Aahh…winters! Winter evokes in one, the deepest, most primeval of emotions, inexpressible in any languages, existing since ages when language was yet to be invented. The wordless, pristine, other-worldly emotions, which can only be approximated by death, silence, love, sadness and a feeling of profound, eternal loneliness. You are weighed down, crushed by the weight of your emotions which you can’t comprehend, emotions which resonate to something beyond yourself, beyond humanity, beyond God, something which can only be called Nature.

Winter

Today I feel the arrival of winter. I feel the subtle change in the temperature of the wind.

Winter always comes gradually, very imperceptibly, to the unobservant. But to more keen eyes, winter’s arrival can be tracked down to a period of 4-5 days, when you can feel the air suddenly pricking on your forehead and earlobes, and a refreshing coolness caressing your body.
I’ve lived all my life observing seasons, and I always get a certain kind of peculiar feelings and sensations on observing season’s changes and peaking of a season.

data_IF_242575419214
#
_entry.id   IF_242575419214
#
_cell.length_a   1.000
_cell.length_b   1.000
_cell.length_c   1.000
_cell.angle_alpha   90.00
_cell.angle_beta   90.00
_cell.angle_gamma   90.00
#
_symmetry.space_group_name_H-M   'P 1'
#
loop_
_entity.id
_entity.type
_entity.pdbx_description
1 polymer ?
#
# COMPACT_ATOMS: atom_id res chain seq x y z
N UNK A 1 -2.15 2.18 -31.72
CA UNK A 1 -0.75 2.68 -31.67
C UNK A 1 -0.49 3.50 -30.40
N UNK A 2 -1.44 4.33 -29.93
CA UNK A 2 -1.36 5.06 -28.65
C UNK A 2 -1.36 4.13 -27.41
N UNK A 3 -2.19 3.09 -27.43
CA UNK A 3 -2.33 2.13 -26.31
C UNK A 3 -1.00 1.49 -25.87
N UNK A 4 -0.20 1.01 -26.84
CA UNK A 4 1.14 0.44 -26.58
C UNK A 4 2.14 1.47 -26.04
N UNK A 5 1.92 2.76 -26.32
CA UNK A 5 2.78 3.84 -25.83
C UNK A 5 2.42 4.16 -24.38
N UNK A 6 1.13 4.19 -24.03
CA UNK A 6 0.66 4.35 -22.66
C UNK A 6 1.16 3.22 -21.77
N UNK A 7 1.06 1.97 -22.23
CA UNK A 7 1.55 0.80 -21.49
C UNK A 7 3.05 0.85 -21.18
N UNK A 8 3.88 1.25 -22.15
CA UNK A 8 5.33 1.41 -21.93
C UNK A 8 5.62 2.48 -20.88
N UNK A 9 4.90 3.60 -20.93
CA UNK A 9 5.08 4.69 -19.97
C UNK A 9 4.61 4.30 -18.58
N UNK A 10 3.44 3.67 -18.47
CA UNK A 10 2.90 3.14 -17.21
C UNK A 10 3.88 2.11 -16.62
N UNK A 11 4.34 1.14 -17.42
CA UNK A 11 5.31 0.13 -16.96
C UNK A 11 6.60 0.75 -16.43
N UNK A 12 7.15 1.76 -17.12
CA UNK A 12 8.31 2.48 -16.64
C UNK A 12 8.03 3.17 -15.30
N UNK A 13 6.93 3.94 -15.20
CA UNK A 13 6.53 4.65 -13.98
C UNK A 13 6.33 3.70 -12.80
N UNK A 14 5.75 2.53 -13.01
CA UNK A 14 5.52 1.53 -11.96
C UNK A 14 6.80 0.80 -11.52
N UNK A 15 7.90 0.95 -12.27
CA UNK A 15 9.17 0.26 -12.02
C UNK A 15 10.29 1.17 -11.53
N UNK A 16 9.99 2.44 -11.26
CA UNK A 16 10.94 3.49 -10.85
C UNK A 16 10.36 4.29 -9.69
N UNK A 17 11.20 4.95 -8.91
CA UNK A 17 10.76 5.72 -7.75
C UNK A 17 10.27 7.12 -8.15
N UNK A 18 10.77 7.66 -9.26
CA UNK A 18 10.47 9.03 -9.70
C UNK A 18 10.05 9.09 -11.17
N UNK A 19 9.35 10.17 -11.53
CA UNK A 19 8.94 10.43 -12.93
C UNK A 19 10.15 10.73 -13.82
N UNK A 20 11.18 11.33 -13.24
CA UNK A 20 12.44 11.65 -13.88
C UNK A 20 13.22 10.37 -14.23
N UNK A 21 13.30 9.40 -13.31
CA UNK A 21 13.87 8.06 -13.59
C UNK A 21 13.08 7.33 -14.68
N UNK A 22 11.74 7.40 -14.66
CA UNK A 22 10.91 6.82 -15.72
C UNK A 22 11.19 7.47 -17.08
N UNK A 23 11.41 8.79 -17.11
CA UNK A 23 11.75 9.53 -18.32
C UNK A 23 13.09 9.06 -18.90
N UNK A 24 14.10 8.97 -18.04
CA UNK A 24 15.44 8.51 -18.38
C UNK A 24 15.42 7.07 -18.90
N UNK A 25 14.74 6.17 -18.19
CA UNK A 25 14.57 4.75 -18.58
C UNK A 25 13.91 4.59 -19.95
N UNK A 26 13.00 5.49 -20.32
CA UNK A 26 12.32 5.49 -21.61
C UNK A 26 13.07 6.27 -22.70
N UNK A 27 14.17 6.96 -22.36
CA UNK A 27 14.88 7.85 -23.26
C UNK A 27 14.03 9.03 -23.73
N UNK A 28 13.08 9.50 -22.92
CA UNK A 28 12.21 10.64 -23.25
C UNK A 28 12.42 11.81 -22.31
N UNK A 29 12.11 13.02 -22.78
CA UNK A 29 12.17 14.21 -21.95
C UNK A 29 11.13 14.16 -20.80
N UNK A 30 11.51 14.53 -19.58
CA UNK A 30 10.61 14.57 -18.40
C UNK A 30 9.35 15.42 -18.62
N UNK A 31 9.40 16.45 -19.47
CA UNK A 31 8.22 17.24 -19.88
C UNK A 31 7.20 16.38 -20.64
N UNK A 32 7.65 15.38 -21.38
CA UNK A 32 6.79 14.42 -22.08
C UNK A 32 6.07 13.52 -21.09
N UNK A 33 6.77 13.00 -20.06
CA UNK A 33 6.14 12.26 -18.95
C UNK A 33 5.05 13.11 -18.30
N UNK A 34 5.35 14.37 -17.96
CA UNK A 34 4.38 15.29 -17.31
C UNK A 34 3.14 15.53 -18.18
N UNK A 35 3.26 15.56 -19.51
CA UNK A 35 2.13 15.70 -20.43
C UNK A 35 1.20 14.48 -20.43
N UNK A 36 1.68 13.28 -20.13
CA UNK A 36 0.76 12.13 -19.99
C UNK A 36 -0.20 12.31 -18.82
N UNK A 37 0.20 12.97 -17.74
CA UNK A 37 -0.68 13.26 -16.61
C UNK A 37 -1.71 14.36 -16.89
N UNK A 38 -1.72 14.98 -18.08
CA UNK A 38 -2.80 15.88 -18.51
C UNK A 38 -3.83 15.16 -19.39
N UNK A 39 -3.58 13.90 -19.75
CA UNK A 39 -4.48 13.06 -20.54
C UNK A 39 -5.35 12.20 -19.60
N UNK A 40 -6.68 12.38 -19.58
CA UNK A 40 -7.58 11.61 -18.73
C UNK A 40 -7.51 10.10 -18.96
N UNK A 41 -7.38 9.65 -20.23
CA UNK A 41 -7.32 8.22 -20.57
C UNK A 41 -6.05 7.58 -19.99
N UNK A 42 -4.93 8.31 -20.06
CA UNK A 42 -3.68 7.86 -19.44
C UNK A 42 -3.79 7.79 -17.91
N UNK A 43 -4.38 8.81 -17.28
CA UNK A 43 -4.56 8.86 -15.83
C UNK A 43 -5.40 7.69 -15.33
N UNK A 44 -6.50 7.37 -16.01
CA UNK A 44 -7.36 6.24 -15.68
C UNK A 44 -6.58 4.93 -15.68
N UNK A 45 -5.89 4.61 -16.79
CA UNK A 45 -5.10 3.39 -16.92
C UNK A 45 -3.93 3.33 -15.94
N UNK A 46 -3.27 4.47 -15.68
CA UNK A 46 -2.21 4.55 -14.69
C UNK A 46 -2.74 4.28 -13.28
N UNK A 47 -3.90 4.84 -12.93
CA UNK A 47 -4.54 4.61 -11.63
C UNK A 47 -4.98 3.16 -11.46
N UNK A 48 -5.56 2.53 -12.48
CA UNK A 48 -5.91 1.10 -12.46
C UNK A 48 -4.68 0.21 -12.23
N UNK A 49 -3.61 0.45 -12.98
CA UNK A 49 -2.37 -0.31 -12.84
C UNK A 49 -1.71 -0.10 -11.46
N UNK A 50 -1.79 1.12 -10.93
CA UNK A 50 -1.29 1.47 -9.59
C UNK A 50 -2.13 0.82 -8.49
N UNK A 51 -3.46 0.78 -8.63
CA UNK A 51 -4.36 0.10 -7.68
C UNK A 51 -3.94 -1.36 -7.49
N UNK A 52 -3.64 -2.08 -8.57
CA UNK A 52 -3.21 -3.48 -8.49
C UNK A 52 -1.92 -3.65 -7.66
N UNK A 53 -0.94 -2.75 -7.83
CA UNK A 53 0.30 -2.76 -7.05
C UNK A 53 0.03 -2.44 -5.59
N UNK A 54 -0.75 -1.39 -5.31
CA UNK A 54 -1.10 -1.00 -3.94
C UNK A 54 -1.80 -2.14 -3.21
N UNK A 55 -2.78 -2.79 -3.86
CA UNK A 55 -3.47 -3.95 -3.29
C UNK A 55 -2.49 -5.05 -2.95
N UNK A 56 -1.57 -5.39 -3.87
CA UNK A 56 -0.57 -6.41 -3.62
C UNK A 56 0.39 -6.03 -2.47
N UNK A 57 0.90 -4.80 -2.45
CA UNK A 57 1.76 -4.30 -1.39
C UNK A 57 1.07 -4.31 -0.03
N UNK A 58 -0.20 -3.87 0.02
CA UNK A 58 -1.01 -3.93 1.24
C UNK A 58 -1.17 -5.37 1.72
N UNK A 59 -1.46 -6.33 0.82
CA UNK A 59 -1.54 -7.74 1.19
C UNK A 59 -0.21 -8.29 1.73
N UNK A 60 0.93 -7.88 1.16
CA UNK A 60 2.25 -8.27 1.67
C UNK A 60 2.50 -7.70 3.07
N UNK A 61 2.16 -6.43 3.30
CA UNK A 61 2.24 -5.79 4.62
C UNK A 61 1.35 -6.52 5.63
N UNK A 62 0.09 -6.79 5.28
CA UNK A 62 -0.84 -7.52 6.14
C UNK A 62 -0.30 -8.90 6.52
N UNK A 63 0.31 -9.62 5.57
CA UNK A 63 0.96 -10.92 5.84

For me, winter has always signified the arrival of a special spark in life. It feels like the arrival of cold (the mild one, not the toe-numbing cold of January) stirs and stimulates the soul and set the creative, positive and a special kind of life-force into motion within oneself. Somehow, the world seems to emerge fully out of the stupor of the unbearably long summers and seems fresh after bathing in the monsoons (and a brief humid season after that). This vivacity in the environment encourages simultaneously solitary introspection and warm and amiable gathering with friends and loved ones. I usually feel both of these feelings in equal amounts which makes winters all the more tantalizing and add charm to its enigmatic beauty.
I am a lover of winter’s beauty. Ever since my childhood. I still remember that used to be in my home in the months of October and November. The exotic aroma of the winter wind, the lonely (with lots of books) afternoon hours, the gregarious outings of evenings and finally, late hours of night spent alone on roof, responding to the strange calls of the heart which longed to be in nature’s lap.